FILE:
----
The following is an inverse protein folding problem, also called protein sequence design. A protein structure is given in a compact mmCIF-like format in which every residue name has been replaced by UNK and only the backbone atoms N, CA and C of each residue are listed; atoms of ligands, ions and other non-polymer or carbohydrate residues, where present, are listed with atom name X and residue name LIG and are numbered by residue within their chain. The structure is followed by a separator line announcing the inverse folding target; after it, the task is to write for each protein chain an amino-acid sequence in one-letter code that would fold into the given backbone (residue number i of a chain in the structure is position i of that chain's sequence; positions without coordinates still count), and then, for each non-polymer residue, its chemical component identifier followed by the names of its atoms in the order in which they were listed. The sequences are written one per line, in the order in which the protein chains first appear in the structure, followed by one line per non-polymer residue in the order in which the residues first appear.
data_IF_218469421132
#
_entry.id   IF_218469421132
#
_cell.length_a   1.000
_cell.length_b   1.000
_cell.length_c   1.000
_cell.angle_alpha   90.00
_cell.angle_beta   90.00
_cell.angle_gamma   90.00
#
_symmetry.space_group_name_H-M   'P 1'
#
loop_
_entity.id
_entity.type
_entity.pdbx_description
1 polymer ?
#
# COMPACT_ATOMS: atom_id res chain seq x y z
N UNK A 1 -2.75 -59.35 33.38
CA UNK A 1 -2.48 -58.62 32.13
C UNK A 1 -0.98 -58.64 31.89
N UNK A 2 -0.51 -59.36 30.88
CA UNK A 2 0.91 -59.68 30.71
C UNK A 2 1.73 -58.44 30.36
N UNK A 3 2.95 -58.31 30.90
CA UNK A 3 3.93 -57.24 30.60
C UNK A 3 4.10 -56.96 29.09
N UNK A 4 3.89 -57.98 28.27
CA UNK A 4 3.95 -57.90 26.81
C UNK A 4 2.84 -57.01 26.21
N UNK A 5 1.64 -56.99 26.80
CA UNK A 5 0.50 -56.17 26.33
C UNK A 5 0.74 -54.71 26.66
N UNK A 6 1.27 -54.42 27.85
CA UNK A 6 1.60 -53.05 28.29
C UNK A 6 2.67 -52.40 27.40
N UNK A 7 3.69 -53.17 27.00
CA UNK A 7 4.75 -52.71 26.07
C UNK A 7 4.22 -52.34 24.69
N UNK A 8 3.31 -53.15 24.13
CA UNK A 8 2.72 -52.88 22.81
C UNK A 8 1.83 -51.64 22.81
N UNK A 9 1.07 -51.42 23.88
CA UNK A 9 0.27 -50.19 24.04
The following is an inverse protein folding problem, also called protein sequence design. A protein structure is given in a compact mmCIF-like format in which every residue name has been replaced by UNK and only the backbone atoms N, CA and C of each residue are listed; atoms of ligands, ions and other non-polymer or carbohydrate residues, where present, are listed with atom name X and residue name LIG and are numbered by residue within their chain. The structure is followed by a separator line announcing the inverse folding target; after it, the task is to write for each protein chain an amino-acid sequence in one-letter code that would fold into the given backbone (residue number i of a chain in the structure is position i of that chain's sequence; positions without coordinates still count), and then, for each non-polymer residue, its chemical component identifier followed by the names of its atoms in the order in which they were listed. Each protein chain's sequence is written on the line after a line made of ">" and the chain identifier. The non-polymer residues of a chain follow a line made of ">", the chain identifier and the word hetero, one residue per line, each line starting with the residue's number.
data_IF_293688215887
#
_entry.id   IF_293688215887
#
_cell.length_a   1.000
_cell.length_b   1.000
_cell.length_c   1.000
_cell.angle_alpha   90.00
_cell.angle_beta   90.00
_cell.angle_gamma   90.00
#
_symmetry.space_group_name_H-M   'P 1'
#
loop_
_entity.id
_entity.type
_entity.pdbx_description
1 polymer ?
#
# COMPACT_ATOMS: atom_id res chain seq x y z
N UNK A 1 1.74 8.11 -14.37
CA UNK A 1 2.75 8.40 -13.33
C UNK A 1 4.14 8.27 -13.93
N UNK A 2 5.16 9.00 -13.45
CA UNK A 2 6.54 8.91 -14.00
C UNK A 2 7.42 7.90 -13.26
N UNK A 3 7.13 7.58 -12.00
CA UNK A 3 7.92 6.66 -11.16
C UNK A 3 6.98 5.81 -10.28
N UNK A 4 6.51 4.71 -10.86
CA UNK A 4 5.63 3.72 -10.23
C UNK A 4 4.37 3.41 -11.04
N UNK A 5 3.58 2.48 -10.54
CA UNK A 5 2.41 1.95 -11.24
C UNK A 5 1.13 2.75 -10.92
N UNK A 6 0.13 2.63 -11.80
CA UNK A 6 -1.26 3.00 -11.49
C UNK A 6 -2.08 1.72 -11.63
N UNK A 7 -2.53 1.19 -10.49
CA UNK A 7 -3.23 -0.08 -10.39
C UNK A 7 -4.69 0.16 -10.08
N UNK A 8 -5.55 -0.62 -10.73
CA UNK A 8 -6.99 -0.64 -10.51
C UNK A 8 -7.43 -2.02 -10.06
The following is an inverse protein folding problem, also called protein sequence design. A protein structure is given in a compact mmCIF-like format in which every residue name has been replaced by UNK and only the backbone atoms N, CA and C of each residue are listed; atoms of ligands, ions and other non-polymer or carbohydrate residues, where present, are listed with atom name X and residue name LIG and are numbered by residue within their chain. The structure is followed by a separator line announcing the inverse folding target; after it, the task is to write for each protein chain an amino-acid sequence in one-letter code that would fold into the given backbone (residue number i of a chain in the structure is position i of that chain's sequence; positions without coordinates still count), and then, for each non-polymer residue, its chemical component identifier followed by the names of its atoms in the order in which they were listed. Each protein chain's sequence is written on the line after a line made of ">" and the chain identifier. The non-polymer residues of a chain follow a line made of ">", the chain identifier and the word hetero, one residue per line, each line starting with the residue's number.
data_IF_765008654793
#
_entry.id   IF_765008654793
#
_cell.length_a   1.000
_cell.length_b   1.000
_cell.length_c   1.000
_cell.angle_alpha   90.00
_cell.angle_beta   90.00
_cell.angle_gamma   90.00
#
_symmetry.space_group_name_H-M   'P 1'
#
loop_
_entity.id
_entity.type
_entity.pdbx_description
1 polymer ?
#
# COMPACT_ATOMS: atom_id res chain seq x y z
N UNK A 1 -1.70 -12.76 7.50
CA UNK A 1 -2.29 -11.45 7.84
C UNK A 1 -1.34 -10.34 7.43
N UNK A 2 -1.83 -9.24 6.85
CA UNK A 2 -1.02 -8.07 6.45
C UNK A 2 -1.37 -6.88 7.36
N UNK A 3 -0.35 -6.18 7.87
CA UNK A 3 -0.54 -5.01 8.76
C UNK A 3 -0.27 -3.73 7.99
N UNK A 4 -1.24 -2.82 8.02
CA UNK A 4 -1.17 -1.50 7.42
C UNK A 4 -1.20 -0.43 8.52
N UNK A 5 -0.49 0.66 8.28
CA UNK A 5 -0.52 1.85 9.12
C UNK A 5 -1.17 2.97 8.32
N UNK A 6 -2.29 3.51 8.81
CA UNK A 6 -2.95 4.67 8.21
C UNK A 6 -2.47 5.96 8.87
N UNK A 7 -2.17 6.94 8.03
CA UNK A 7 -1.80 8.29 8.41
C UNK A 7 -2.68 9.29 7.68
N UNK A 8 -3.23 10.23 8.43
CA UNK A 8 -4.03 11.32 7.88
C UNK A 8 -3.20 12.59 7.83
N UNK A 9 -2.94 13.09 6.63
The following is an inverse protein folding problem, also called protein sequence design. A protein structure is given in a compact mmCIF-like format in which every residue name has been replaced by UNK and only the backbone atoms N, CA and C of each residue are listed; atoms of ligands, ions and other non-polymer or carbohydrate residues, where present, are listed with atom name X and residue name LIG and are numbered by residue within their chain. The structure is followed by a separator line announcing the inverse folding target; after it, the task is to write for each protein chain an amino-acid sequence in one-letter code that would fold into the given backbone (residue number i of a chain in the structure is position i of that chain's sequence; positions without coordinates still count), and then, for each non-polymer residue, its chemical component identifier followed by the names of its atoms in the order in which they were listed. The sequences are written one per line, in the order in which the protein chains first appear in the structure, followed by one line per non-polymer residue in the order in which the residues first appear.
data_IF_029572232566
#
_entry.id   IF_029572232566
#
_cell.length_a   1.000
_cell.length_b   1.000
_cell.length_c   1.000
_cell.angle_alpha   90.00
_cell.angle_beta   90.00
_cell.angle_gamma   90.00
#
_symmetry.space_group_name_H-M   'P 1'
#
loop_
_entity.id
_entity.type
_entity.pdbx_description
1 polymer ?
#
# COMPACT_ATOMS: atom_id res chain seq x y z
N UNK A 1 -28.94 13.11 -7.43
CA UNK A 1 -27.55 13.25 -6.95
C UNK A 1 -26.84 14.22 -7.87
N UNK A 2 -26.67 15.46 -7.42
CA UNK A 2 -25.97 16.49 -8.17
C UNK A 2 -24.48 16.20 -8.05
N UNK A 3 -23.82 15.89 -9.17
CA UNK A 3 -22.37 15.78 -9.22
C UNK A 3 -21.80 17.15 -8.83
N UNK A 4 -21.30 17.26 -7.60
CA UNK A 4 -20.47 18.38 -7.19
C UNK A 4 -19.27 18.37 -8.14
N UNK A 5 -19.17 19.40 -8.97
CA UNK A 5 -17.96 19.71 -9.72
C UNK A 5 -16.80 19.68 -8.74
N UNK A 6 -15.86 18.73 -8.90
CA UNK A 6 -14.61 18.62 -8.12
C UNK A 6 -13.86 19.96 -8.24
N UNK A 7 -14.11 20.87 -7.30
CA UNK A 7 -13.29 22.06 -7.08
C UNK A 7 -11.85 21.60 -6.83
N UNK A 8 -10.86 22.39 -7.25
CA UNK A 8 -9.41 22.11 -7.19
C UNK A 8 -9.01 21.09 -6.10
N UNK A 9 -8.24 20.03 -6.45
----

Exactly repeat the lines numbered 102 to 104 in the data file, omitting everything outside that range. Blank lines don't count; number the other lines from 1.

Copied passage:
_cell.angle_beta   90.00
_cell.angle_gamma   90.00
#